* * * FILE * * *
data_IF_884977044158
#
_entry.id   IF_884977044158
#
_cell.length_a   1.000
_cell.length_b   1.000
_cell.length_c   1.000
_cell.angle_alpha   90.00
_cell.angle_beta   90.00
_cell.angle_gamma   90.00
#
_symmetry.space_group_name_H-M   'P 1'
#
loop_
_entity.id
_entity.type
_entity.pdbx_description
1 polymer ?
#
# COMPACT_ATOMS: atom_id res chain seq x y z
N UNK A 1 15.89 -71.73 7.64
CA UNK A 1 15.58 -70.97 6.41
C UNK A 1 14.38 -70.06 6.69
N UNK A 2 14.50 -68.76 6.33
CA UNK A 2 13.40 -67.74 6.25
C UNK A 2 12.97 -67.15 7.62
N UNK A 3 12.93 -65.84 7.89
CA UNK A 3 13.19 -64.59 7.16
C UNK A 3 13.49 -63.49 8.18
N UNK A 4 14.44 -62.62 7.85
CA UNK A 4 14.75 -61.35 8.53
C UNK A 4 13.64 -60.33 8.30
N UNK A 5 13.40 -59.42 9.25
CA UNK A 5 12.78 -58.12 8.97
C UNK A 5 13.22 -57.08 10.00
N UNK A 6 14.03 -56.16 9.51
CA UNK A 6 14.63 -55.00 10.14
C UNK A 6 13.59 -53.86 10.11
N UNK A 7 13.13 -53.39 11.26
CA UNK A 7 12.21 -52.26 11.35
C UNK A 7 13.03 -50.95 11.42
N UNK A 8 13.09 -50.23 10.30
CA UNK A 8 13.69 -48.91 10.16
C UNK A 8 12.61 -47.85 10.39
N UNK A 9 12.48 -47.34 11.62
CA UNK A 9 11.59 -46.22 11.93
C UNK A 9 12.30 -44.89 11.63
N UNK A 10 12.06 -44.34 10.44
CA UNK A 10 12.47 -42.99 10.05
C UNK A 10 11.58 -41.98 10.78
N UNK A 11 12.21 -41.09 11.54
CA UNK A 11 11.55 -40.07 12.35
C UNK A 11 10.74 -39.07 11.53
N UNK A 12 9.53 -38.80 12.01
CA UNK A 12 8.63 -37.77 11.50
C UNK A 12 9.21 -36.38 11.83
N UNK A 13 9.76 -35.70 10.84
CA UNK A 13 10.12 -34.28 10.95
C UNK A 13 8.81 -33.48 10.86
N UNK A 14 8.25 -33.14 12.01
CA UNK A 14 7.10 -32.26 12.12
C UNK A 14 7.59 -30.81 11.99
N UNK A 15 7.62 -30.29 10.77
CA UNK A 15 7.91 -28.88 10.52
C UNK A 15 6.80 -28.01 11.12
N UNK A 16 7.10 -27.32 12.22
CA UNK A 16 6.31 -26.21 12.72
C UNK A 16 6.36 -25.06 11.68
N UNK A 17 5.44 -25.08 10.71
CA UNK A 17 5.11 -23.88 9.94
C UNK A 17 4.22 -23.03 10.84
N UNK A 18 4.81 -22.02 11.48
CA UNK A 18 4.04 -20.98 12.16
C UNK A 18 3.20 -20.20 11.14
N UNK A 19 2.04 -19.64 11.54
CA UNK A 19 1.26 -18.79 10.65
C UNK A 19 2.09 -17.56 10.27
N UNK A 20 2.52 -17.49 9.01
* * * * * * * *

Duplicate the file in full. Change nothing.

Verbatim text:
data_IF_884977044158
#
_entry.id   IF_884977044158
#
_cell.length_a   1.000
_cell.length_b   1.000
_cell.length_c   1.000
_cell.angle_alpha   90.00
_cell.angle_beta   90.00
_cell.angle_gamma   90.00
#
_symmetry.space_group_name_H-M   'P 1'
#
loop_
_entity.id
_entity.type
_entity.pdbx_description
1 polymer ?
#
# COMPACT_ATOMS: atom_id res chain seq x y z
N UNK A 1 15.89 -71.73 7.64
CA UNK A 1 15.58 -70.97 6.41
C UNK A 1 14.38 -70.06 6.69
N UNK A 2 14.50 -68.76 6.33
CA UNK A 2 13.40 -67.74 6.25
C UNK A 2 12.97 -67.15 7.62
N UNK A 3 12.93 -65.84 7.89
CA UNK A 3 13.19 -64.59 7.16
C UNK A 3 13.49 -63.49 8.18
N UNK A 4 14.44 -62.62 7.85
CA UNK A 4 14.75 -61.35 8.53
C UNK A 4 13.64 -60.33 8.30
N UNK A 5 13.40 -59.42 9.25
CA UNK A 5 12.78 -58.12 8.97
C UNK A 5 13.22 -57.08 10.00
N UNK A 6 14.03 -56.16 9.51
CA UNK A 6 14.63 -55.00 10.14
C UNK A 6 13.59 -53.86 10.11
N UNK A 7 13.13 -53.39 11.26
CA UNK A 7 12.21 -52.26 11.35
C UNK A 7 13.03 -50.95 11.42
N UNK A 8 13.09 -50.23 10.30
CA UNK A 8 13.69 -48.91 10.16
C UNK A 8 12.61 -47.85 10.39
N UNK A 9 12.48 -47.34 11.62
CA UNK A 9 11.59 -46.22 11.93
C UNK A 9 12.30 -44.89 11.63
N UNK A 10 12.06 -44.34 10.44
CA UNK A 10 12.47 -42.99 10.05
C UNK A 10 11.58 -41.98 10.78
N UNK A 11 12.21 -41.09 11.54
CA UNK A 11 11.55 -40.07 12.35
C UNK A 11 10.74 -39.07 11.53
N UNK A 12 9.53 -38.80 12.01
CA UNK A 12 8.63 -37.77 11.50
C UNK A 12 9.21 -36.38 11.83
N UNK A 13 9.76 -35.70 10.84
CA UNK A 13 10.12 -34.28 10.95
C UNK A 13 8.81 -33.48 10.86
N UNK A 14 8.25 -33.14 12.01
CA UNK A 14 7.10 -32.26 12.12
C UNK A 14 7.59 -30.81 11.99
N UNK A 15 7.62 -30.29 10.77
CA UNK A 15 7.91 -28.88 10.52
C UNK A 15 6.80 -28.01 11.12
N UNK A 16 7.10 -27.32 12.22
CA UNK A 16 6.31 -26.21 12.72
C UNK A 16 6.36 -25.06 11.68
N UNK A 17 5.44 -25.08 10.71
CA UNK A 17 5.11 -23.88 9.94
C UNK A 17 4.22 -23.03 10.84
N UNK A 18 4.81 -22.02 11.48
CA UNK A 18 4.04 -20.98 12.16
C UNK A 18 3.20 -20.20 11.14
N UNK A 19 2.04 -19.64 11.54
CA UNK A 19 1.26 -18.79 10.65
C UNK A 19 2.09 -17.56 10.27
N UNK A 20 2.52 -17.49 9.01